Often credited as a multi-genre writer, Aleksandar Hemon’s repertoire includes short stories, novels, nonfiction and screenplays. Yet even so, Hemon resists, redefines and liberates his prose from genre labels by incorporating multiple forms and styles throughout each work. For Hemon, as a writer and professor, it is not about what a piece of writing “is” in a categorical sense, but rather how to employ the possibilities of language to construct complex narrative spaces. “My Parents: An Introduction” and “This Does Not Belong to You,” the two volumes that constitute Hemon’s latest work, are no exception.
“This Does Not Belong to You” is composed of discrete memories from childhood to young adulthood with a “present-tense” Hemon reflecting on them in some instances. Although they can be read as standalone pieces, the book as a whole can be interpreted as a case study on memory. We see a writer intent on the preservation of his memory—not only with what happened but also how memory moves in the body and the mind. With an intense focus on word-level considerations, Hemon creates both interiority and atmosphere, which are stylistically punctuated by the gaps and enjambments that accompany the experience of remembering (which is just as much about not-remembering).
“My Parents: An Introduction” is also concerned with Hemon’s past, but incorporates a wider domain of historical analysis, sociopolitical inquiry and narrative terrains. The book revolves around his and his parents’ immigration from Bosnia to North America due to the political upheaval and genocide in the 1990s. But for Hemon to do so requires engagement across multiplying contexts such as Eastern European history, psychology and narratology. “My Parents” is just as concerned with the present as it is the past by examining the nexus of nationalism, fantasy and political utopia in what was his Yugoslavia alongside the contemporary United States.
After living in Chicago for most of his literary career, Sasha Hemon took a position at Princeton last year and left for New Jersey; we conducted this interview via Skype. This interview has been edited for length and clarity.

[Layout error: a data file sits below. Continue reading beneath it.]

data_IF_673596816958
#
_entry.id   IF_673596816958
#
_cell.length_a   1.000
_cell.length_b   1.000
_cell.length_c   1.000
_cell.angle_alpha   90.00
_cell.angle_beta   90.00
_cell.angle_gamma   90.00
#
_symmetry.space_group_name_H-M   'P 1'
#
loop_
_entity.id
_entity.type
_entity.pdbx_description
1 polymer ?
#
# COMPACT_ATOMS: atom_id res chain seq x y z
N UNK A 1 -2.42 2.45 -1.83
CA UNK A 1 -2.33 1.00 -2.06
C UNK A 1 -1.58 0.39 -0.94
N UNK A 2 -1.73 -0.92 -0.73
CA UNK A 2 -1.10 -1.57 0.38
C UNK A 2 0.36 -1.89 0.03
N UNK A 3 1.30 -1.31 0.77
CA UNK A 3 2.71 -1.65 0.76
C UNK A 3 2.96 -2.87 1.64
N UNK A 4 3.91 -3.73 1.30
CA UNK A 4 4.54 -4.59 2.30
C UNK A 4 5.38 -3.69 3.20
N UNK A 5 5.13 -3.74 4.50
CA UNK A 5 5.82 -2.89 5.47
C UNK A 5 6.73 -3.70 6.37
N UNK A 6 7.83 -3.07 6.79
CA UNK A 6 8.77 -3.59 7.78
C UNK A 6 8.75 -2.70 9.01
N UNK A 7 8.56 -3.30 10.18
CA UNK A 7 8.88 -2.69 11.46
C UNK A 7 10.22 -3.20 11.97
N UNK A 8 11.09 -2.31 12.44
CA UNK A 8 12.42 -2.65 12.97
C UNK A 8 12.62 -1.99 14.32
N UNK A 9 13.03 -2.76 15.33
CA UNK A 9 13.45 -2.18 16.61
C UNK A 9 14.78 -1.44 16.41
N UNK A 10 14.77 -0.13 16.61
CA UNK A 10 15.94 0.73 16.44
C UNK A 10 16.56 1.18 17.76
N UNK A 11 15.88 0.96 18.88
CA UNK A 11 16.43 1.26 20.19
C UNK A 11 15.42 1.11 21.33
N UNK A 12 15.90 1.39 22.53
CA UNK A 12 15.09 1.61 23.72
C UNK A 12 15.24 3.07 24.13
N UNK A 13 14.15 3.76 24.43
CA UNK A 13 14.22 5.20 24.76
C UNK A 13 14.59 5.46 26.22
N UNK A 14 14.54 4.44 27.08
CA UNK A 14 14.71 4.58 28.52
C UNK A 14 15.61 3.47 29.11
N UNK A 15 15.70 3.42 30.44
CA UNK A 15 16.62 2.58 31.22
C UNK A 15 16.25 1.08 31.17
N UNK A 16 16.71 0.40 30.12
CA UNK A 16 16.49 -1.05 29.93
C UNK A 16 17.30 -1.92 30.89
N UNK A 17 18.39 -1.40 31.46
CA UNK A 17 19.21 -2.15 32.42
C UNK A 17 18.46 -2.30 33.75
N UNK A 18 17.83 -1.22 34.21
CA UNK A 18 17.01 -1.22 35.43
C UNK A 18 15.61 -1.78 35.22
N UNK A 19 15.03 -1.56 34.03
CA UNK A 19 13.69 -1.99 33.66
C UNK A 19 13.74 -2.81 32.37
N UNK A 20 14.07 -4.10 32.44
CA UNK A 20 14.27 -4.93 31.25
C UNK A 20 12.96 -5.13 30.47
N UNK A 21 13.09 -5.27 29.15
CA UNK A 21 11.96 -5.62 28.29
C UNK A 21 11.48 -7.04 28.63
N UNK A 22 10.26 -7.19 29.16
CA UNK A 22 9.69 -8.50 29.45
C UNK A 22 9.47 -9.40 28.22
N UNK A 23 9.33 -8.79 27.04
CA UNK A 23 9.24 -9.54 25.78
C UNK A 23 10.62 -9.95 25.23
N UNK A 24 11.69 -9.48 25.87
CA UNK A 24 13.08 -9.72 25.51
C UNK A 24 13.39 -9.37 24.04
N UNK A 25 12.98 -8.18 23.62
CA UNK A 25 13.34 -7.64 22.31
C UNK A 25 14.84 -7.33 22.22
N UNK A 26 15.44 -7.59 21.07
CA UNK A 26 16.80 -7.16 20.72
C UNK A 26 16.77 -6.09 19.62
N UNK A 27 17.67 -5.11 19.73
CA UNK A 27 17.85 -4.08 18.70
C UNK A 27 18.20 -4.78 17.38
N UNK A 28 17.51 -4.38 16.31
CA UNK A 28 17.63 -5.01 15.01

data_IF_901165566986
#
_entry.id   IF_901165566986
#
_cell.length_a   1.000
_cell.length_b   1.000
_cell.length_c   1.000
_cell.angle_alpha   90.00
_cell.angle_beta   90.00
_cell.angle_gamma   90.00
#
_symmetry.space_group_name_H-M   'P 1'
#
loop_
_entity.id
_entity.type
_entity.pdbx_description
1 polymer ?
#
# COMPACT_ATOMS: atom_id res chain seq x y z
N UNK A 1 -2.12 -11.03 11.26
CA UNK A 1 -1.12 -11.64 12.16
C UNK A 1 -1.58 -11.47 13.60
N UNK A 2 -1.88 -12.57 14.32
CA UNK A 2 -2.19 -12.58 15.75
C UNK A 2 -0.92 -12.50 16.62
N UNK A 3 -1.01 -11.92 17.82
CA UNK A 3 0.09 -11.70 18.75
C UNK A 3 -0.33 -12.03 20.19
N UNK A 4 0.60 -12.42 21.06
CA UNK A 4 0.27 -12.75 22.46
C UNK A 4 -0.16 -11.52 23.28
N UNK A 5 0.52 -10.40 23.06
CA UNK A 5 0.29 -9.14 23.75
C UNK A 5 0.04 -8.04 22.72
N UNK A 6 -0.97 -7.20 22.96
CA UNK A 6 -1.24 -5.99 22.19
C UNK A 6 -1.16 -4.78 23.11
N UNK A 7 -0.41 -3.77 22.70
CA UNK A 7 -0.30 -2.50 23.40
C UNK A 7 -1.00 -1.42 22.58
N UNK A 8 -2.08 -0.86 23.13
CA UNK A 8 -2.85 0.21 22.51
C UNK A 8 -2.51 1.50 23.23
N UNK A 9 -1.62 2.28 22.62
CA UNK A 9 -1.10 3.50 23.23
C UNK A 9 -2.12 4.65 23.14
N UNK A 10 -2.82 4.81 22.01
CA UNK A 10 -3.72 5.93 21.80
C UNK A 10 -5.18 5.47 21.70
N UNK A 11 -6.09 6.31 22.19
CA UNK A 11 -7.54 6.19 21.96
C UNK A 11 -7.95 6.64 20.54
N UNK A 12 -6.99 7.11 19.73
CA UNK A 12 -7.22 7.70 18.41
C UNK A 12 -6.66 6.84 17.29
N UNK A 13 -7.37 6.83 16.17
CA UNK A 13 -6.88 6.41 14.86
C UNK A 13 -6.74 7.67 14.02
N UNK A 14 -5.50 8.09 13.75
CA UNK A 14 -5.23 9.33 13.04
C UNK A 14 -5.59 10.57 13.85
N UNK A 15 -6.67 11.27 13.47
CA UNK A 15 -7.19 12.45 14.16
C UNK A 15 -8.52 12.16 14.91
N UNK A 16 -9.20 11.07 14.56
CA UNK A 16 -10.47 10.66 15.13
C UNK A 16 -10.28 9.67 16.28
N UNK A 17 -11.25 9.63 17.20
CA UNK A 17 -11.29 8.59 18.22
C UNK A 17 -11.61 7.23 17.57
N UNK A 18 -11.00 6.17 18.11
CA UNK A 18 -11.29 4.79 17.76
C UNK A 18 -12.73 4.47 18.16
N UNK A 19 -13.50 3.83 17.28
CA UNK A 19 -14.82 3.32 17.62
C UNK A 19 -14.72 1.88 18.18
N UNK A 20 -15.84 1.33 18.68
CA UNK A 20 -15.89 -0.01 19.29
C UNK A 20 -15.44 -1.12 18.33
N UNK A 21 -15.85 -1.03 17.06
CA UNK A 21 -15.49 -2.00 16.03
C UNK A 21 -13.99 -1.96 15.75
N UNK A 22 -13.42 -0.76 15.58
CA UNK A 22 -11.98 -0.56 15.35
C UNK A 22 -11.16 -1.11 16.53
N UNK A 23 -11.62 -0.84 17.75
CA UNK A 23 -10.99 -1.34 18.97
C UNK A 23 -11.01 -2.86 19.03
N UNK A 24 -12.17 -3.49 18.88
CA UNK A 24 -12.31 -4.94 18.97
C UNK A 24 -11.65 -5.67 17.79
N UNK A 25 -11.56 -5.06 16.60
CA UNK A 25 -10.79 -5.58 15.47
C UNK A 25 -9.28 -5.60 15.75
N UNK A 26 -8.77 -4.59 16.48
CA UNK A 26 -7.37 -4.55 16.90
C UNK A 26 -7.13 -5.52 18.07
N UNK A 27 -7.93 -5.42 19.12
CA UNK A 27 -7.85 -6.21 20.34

Can you describe the process of writing these two books?
As I was writing “My Parents,” all these memories of my childhood and family life began bubbling up. There were quite a few memories I could never quite forget, and I could never quite understand why they were so persistent and indelible, why I was so stuck on remembering them and what they meant. I started writing them down in one-hundred, 200, 300 words without any ambition or plan to publish. When I had around one hundred of them, I brought them to my publisher and my agent and they were surprised—and so was I—because I am two books behind on my original contract.
Eventually we came up with the format of putting these two books together because you run into issues when you try to publish two books around the same time, and the book of memories is a little weird so I don’t know if it would have survived by itself.
By weird do you mean the stylistic choices in terms of the missing punctuation or incorporating different spacing choices in the memories? Did you write those in as you were remembering or after in revision?
That was part of the process. As I was writing, I would try to see what would happen if I did this or did that, and some of those were obvious choices to me, as if somehow I knew how to write them.